Wait! So you are saying we can significantly improve depression, anxiety, sleep, quality of life, productivity, and health by addressing just two hours of our day? Yes, and that’s the maximum investment of time. With practice 30-60 minutes TOTAL should suffice.

You’d think our healthcare system would be mobilizing all resources to improve this. Right? Well they aren’t.  Enter Tim Ferriss and the Titans. It seems preventative healthcare is best addressed in a peer-to-peer model. Here are the 5 steps he recommends and how we adapted that to George’s plan.

1. Make Your Bed

This is usually my first step intervention when trying to improve someone’s morning effectiveness. It’s so simple and yet so complex. For most people it hearkens back to some childhood experience. This can be valuable as it activates a paternalistic transference (a patient’s subconscious association of their therapist to a past experience). In some cases that activates action, particularly if the person relies on being told what to do. For others it is evocative of disdain- “how dare you give me chores!” This usually manifests as passive resistance as we usually aren’t actively aggressive to people trying to help us. “Oh I forgot” or thoughts on the way home “I’m paying this guy to tell me to make the bed?!”

As we say in the industry, there are no right or wrong answers. Just grist for the mill.

I also like the task of making your bed because the symbolism behind it is so rich. Doing so represents a guarantee that your first action of the day is productive. A win. Assuming you haven’t already lost a battle with snooze button. It also represents a rejection of temptation as you almost always have to tear yourself out of this EXTREMELY cozy, comfortable place to enter not cozy. Making your bed then is like closing the door. You can’t go back in there. There’s a finality to it.

There was a commercial some years back where a woman is getting out of bed to go running but her bed and its French accent are trying to get her to stay. As she finally tears away, it closes with “but you had a salad last night!” I think it is one of the most beautiful pieces of film for the work I do.

The final aspect of value is that it is dead easy. There are no further instructions than make the bed. You don’t have to tuck or untuck. No expectation to put pillows on top or beneath. Literally just do SOMETHING.

Tim also talks about the value of making your bed as a piece of reliable control. No matter where you are, how you are, who you are, today you will wake up. You can predict that and so you can also predict that you can control the state of your bed. That promise can be extremely powerful even if it’s only subconscious.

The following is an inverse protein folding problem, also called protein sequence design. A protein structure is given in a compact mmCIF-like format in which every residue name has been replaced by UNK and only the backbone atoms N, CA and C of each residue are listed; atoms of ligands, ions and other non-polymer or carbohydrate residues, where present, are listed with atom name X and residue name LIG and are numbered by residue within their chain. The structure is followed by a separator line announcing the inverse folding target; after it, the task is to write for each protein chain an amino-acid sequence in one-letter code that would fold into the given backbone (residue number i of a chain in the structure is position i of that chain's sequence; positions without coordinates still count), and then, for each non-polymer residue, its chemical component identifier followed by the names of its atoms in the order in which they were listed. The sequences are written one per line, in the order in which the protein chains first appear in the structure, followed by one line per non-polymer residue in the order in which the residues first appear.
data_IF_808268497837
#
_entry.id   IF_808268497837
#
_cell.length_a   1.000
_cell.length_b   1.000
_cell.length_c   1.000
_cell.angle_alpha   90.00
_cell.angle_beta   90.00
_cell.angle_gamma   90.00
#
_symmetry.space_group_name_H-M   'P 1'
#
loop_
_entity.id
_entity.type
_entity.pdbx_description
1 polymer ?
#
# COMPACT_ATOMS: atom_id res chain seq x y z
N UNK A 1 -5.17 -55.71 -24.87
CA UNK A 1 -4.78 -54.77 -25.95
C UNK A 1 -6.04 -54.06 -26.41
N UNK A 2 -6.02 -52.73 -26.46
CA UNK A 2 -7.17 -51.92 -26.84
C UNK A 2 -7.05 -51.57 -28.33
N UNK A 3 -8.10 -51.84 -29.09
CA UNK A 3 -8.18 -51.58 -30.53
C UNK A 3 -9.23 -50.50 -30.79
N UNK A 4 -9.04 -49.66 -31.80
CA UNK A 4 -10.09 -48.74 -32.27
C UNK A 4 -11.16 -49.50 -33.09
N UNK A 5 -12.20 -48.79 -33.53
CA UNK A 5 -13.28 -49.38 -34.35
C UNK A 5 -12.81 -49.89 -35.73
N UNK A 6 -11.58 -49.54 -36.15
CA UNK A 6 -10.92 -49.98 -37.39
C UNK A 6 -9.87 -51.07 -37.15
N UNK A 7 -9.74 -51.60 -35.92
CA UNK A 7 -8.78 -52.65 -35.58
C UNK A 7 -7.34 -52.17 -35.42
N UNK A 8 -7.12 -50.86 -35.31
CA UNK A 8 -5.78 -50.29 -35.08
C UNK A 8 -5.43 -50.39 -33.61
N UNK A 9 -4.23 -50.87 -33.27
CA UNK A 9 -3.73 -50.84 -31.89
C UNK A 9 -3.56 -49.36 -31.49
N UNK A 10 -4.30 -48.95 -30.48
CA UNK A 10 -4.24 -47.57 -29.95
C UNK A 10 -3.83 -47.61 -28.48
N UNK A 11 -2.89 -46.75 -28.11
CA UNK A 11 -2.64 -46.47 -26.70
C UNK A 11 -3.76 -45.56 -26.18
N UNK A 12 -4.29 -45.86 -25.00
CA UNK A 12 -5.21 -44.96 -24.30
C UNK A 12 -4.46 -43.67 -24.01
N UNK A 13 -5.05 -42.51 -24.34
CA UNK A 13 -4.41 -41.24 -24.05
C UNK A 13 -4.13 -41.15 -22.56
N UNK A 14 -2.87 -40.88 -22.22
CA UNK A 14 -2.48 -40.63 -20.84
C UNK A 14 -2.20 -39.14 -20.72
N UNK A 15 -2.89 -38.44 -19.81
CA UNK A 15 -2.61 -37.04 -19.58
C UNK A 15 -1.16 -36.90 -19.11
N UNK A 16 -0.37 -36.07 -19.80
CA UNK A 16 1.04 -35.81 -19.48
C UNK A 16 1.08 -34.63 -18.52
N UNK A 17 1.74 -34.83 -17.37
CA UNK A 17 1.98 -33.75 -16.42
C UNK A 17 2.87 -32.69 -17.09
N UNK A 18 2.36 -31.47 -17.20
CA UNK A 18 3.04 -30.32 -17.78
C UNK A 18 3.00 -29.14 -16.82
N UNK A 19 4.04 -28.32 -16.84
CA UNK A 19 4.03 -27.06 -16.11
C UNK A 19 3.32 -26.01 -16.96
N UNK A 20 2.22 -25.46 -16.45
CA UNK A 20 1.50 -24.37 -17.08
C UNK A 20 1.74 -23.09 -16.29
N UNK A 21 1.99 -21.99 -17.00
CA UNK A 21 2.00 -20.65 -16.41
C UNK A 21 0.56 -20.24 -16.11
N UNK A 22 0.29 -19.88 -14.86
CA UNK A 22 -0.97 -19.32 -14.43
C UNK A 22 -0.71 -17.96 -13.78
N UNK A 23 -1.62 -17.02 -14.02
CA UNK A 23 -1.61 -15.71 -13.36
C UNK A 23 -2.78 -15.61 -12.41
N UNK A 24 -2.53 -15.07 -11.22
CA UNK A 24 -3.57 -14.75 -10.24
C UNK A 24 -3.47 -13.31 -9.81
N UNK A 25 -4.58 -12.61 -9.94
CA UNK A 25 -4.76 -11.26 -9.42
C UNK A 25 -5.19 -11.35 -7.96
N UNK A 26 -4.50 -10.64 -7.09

2. Meditate

This is a big step, though I don’t always agree with putting it in this sequence. It works well if you have a strong meditative muscle. However someone new to mediation may struggle to pick this up first thing in the morning. I prefer to sandwich it later after you have added some movement. I don’t want to go into the whole of meditation yet. Instead I will  again reference Chade-Meng Tan’s chapter on taking one breath which I discussed before. If you aren’t a strong meditator, use the morning to practice one breath. Make that breath an effort of intentional focus and a movement of your thoughts from where they are to where you want them to be. Even more basic than that, take the opportunity to use a breath to experience concentrated inward observation. Take a breath and note any physical or emotional characteristics that occur. Just one.

3. Do 5 – 10 reps of something.

This is another great one. Tim discusses the role of establishing a “prime state” and getting your autonomic nervous system up and running. This makes a lot of sense. Similar to the power of making your bed, doing reps of the same action will create a reliable comfort zone you can know will be there every day. So many Titans have different versions of this. Rick Rubin stands in the sun. Justin Boreta does kettlebell swings. Tony Robbins will hit a cold water plunge, do a breath walk, or bounce on a trampoline. Jamie Foxx, Naval Ravikant and Matt Mullenweg, Stanley McChrystal have some degree of calisthenics. Peter Diamandes and Wim Hoff utilize breathing. Jocko Willink goes right into strength training. Laird Hamilton uses water (of course). A few others talk about the value of inversion in the morning. note: some of this I’m pulling from the podcast as it is not in the book.

Let’s just leave it at this – you need to have some action you can quickly do every morning.

4. Prepare Titanium Tea

Lots of people drinking caffeine in their morning. I’m going to stretch this for more psychological meaning. It’s easy to just say “stimulant equals focus, energy and elevated mood so do it”. Instead I will point out that between the book and the podcast I don’t think I heard one person say “I drive over to Starbucks and get my coffee”. Okay just found it, BJ Novak does. Still I think there’s something there. You are creating, brewing, waiting, smelling. You are building delay into the morning. Slowing yourself down.